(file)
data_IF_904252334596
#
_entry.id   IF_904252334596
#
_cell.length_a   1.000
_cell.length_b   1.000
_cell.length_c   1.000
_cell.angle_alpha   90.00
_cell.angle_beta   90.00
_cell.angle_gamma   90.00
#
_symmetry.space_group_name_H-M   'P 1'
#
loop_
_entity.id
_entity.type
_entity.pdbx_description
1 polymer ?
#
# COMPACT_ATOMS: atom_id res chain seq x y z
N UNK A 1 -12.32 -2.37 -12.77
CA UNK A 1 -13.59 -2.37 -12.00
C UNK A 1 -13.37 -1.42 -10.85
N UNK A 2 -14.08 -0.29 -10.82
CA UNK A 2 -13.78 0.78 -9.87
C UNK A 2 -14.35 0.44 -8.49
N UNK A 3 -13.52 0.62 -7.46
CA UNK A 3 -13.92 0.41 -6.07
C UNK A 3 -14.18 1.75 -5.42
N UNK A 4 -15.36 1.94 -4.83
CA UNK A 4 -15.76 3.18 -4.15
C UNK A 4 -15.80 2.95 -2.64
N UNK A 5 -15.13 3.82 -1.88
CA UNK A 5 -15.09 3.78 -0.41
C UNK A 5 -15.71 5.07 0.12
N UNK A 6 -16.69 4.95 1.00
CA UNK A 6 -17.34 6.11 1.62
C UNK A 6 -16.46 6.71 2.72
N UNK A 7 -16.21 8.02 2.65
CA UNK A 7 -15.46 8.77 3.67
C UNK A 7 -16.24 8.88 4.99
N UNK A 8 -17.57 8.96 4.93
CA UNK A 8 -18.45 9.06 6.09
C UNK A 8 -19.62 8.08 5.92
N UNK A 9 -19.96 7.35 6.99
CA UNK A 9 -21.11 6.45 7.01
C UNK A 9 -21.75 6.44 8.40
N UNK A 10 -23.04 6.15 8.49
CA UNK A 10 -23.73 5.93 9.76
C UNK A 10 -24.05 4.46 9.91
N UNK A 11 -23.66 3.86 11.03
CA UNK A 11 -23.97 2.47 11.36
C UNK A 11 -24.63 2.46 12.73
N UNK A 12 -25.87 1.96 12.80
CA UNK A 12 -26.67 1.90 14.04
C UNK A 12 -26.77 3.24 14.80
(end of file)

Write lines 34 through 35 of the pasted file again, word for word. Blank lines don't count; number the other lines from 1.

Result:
CA UNK A 5 -15.09 3.78 -0.41
C UNK A 5 -15.71 5.07 0.12